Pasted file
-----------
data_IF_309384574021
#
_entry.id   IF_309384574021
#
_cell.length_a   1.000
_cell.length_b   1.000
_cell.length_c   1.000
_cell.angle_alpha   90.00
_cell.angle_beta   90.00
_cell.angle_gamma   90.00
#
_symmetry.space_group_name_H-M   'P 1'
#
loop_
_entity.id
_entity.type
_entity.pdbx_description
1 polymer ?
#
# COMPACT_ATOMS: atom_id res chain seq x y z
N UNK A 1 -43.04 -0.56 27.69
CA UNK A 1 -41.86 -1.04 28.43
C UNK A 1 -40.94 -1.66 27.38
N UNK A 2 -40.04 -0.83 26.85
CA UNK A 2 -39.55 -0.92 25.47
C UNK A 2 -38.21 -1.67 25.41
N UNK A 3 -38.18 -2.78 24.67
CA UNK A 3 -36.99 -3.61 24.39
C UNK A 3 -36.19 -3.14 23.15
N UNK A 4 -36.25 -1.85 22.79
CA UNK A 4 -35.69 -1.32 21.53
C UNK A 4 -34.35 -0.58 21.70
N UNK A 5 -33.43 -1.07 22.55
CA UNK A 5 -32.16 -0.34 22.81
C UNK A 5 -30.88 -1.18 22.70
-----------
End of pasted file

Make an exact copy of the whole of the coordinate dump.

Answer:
data_IF_309384574021
#
_entry.id   IF_309384574021
#
_cell.length_a   1.000
_cell.length_b   1.000
_cell.length_c   1.000
_cell.angle_alpha   90.00
_cell.angle_beta   90.00
_cell.angle_gamma   90.00
#
_symmetry.space_group_name_H-M   'P 1'
#
loop_
_entity.id
_entity.type
_entity.pdbx_description
1 polymer ?
#
# COMPACT_ATOMS: atom_id res chain seq x y z
N UNK A 1 -43.04 -0.56 27.69
CA UNK A 1 -41.86 -1.04 28.43
C UNK A 1 -40.94 -1.66 27.38
N UNK A 2 -40.04 -0.83 26.85
CA UNK A 2 -39.55 -0.92 25.47
C UNK A 2 -38.21 -1.67 25.41
N UNK A 3 -38.18 -2.78 24.67
CA UNK A 3 -36.99 -3.61 24.39
C UNK A 3 -36.19 -3.14 23.15
N UNK A 4 -36.25 -1.85 22.79
CA UNK A 4 -35.69 -1.32 21.53
C UNK A 4 -34.35 -0.58 21.70
N UNK A 5 -33.43 -1.07 22.55
CA UNK A 5 -32.16 -0.34 22.81
C UNK A 5 -30.88 -1.18 22.70